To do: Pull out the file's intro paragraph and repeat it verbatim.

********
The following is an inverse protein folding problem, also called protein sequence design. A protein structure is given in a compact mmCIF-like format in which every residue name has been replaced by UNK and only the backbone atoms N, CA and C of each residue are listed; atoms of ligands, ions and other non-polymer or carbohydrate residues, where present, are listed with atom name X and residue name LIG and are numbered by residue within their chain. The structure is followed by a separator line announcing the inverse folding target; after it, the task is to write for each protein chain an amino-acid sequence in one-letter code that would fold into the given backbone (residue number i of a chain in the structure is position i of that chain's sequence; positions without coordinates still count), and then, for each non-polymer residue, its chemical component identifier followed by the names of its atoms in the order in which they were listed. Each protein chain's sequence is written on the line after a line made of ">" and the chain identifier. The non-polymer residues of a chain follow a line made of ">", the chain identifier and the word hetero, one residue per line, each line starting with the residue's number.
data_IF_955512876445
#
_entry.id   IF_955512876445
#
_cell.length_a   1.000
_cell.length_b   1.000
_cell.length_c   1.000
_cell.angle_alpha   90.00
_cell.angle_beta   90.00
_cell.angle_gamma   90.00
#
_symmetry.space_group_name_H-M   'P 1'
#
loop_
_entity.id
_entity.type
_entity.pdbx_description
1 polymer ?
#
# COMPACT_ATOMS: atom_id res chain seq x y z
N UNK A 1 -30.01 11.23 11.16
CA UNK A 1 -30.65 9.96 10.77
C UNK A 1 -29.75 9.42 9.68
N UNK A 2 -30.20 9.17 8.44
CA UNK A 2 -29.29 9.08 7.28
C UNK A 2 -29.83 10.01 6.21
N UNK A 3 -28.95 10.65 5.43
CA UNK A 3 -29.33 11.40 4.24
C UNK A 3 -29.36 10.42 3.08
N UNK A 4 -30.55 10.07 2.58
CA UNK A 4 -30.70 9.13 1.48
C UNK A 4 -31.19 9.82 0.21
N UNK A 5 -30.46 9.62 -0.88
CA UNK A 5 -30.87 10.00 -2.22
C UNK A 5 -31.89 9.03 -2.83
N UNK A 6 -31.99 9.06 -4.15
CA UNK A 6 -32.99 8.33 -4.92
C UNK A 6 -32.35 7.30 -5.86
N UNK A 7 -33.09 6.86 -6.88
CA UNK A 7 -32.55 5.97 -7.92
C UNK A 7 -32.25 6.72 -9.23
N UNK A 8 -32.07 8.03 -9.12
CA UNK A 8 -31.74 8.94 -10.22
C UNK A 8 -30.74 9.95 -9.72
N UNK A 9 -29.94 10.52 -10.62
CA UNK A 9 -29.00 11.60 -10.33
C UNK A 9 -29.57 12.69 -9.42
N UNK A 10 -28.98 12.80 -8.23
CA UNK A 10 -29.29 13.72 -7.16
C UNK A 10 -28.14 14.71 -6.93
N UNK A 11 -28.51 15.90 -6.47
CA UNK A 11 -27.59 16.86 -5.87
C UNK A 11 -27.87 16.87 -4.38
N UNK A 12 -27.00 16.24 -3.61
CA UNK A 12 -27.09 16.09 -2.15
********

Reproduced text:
The following is an inverse protein folding problem, also called protein sequence design. A protein structure is given in a compact mmCIF-like format in which every residue name has been replaced by UNK and only the backbone atoms N, CA and C of each residue are listed; atoms of ligands, ions and other non-polymer or carbohydrate residues, where present, are listed with atom name X and residue name LIG and are numbered by residue within their chain. The structure is followed by a separator line announcing the inverse folding target; after it, the task is to write for each protein chain an amino-acid sequence in one-letter code that would fold into the given backbone (residue number i of a chain in the structure is position i of that chain's sequence; positions without coordinates still count), and then, for each non-polymer residue, its chemical component identifier followed by the names of its atoms in the order in which they were listed. Each protein chain's sequence is written on the line after a line made of ">" and the chain identifier. The non-polymer residues of a chain follow a line made of ">", the chain identifier and the word hetero, one residue per line, each line starting with the residue's number.